How to Keep the Forecast Review Simple

Numbers in the orange

When I work with some of the less experienced managers at our venture capital firm’s portfolio companies, I try to keep things obvious and simple. Not because those managers are incapable of complex strategies and initiatives, but because sometimes the simplest and most obvious approach is also the most effective.

That’s how I think most sales managers should approach reviewing sales forecasts. Keeping the review simple means asking a few simple questions. But the answers you get from those questions — no matter how simple they seem — could help you avoid missed forecasts.

Can My Rep Actually Hit her Quota?

This seems obvious, but every sales manager must consider whether a sales rep’s quota is reachable considering their current Commit plus Best Case numbers?

If the answer is no, then sales managers should reassess based on that answer. A sales forecast becomes unattainable when a sales manager’s reps miss their quota. By analyzing a rep’s quota based on Commit plus Best Case, sales managers should be able to better understand and prepare their forecast.

Am I Analyzing Each Opportunity?

For every sales opportunity, there is a separate subset of questions to consider. Each answer will help lead to a more informed forecast review.

The first issues to consider are why the close date was chosen and why the amount was selected for each opportunity? Again, it seems overly simple and obvious, but if you skip these steps then you may miss something that could have kept you from a more thorough forecast.

Next, consider why or how an opportunity got to its current stage and ask what its current status is. Not knowing the answer to this question is a little bit like a carpenter failing to measure before he makes his cut. Without those answers, you can’t truly understand the progress and realities of the opportunity.

From there, ask about the history of the opportunity to date and what steps were taken prior to the current stage. Assessing that timeline will help lead to answering the final question: What is the next action and why?

Earlier this year, Troy Elmore wrote an article for the Houston Business Journal that encouraged sales managers to act more like coaches.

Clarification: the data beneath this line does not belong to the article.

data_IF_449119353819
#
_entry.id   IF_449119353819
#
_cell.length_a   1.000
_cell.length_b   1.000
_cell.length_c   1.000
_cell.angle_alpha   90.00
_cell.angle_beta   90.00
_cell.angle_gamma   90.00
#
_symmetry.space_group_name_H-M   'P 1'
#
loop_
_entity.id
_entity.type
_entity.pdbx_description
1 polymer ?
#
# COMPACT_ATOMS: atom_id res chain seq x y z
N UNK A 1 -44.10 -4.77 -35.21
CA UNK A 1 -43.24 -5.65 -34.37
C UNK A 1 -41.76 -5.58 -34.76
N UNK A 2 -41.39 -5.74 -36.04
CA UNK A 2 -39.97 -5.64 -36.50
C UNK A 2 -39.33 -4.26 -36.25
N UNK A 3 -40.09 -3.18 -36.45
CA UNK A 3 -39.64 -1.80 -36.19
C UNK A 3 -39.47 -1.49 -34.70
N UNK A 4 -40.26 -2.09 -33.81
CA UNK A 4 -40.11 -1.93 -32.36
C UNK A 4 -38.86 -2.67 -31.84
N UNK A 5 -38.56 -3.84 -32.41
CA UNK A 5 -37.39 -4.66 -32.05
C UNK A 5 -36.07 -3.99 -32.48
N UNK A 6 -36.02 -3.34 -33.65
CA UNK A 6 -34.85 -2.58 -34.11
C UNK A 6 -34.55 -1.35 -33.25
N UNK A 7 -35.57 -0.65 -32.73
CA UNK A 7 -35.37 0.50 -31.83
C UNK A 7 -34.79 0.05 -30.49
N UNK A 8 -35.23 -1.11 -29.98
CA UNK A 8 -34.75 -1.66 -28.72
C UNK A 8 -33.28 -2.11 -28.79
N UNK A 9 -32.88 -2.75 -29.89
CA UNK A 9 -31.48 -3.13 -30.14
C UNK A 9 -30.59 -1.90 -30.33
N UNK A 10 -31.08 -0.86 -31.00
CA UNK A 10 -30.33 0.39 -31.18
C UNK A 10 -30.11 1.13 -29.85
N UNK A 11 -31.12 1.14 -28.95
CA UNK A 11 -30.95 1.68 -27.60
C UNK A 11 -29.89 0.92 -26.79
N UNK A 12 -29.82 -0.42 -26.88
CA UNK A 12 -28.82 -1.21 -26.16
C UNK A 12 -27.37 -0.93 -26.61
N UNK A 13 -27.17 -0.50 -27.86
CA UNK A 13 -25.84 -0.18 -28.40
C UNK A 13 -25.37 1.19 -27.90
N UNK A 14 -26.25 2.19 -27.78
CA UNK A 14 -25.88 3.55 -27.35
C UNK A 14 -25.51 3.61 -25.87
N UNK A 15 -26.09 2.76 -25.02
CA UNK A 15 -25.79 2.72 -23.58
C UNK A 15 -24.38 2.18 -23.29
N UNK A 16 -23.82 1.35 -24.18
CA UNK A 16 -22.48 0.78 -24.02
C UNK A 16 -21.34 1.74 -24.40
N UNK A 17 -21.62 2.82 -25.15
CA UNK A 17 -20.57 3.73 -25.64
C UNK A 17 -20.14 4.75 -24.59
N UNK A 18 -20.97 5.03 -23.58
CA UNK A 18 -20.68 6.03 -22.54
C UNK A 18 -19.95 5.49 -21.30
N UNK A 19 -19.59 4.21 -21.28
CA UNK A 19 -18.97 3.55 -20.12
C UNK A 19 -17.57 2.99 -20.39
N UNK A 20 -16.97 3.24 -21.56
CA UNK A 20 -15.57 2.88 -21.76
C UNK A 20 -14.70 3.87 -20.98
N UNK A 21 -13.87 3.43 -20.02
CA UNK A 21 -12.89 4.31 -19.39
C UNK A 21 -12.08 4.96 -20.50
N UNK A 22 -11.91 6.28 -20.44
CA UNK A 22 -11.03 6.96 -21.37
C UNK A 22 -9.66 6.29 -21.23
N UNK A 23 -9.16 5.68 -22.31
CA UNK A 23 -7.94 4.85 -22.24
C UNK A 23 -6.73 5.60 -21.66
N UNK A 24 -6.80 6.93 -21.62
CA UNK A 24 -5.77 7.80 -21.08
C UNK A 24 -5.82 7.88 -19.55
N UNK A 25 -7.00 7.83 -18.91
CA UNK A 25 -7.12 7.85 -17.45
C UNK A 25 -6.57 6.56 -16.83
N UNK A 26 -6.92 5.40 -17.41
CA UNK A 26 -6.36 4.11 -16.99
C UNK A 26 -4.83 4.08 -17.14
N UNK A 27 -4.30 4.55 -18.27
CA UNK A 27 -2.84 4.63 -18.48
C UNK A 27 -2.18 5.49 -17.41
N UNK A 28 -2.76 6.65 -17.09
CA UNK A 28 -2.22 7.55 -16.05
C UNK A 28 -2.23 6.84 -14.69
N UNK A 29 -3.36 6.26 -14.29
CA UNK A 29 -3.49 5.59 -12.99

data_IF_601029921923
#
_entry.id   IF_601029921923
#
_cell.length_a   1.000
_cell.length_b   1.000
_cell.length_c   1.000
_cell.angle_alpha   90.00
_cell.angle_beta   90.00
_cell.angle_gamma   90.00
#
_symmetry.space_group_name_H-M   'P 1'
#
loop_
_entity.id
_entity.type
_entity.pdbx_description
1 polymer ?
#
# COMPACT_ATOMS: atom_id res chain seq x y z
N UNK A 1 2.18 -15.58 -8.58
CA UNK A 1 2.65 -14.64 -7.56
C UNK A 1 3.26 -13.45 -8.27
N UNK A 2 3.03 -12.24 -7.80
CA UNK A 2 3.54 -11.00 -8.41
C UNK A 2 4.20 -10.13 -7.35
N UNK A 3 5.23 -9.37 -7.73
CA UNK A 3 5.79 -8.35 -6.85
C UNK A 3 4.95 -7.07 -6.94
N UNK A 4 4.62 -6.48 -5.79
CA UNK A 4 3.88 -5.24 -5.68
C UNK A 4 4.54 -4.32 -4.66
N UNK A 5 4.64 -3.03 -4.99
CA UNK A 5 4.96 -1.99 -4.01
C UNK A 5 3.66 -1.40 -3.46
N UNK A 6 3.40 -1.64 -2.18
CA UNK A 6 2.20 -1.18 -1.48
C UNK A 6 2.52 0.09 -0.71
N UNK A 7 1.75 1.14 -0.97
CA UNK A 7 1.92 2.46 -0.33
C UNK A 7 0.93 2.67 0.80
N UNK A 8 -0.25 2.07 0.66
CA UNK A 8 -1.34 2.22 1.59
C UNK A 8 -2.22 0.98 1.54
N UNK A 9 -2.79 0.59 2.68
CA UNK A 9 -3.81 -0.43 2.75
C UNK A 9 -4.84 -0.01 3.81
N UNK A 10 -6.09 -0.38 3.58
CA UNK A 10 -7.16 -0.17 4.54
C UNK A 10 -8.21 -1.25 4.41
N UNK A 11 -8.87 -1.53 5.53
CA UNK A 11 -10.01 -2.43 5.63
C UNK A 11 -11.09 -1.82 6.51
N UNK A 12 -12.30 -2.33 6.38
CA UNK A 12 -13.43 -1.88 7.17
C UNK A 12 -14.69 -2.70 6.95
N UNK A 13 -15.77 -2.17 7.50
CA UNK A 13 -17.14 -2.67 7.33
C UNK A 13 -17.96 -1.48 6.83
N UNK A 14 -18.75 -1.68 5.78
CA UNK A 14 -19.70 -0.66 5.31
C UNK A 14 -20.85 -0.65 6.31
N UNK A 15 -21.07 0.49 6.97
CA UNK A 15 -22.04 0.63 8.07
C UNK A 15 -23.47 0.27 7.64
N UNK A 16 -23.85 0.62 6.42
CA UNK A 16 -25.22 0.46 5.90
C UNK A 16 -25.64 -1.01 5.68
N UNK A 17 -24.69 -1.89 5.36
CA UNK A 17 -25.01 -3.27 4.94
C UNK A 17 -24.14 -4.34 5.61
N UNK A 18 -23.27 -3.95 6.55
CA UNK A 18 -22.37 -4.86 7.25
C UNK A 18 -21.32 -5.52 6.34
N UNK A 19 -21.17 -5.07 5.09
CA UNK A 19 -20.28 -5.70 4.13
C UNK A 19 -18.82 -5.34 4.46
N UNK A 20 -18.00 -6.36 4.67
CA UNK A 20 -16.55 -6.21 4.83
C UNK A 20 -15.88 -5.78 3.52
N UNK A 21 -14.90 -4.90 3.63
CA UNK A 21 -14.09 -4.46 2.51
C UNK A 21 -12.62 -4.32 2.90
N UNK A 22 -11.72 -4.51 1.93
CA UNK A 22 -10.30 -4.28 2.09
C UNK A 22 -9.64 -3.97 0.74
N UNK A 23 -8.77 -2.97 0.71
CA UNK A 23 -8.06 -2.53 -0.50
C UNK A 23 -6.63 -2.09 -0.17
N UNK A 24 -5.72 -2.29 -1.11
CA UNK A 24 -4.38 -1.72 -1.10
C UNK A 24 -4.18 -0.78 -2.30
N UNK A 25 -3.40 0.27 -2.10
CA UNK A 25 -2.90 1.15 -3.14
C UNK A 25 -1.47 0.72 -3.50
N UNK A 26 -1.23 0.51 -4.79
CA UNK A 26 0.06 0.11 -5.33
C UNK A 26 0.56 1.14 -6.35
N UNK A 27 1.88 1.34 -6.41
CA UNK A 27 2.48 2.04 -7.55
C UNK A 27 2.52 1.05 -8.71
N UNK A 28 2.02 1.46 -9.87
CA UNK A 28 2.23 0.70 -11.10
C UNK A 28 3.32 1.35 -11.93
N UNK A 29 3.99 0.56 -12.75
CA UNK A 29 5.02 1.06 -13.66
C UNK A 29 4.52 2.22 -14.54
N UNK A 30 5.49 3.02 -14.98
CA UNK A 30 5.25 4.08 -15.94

As you go through the previous steps and answer each question during a forecast review, you should learn more about how to increase the likelihood that your team hits its quota and you ultimately exceed your forecast. From there, your job is to ask: How can I help?

Coaching your team through various scenarios will give your reps more confidence and allow you to recognize the hurdles that could keep you from hitting your forecast. If something can be corrected or adjusted based on the answers to your questions, the end result will undoubtedly benefit everyone involved.

Those questions may seem routine and overly simple. But if you miss a forecast, will you wonder if you skipped a step by leaving some of these seemingly simple questions unanswered?

BZ
Brian Zimmerman
SVP Marketing & Sales

Brian Zimmerman was a Partner at OpenView from 2006 until 2014. While at OpenView he worked with our portfolio executive teams to deliver the highest impact value-add consulting services, primarily focused on go-to-market strategies. Brian is currently the Senior Vice President of Sales and Marketing at 5Nine Software.
You might also like ...
Customer Success
Your Guide To Customer Support & PLG
In a product-led growth (PLG) business, should we aspire to have *zero* customer support? My take: No! Support plays a...
by Kyle Poyar
Community Management
Your Guide to PLG and Community—It’s Way More Than Launching a Slack Group
In a product-led (PLG) business, some of the tried-and-true SaaS growth tactics aren’t at your disposal. Since you’re initially focused...
by Kyle Poyar
Onboarding
Your guide to self-serve onboarding: How to get your product to sell itself
In a self-serve environment, your product has to sell itself. The first-day experience is the most critical part of the...
by Kyle Poyar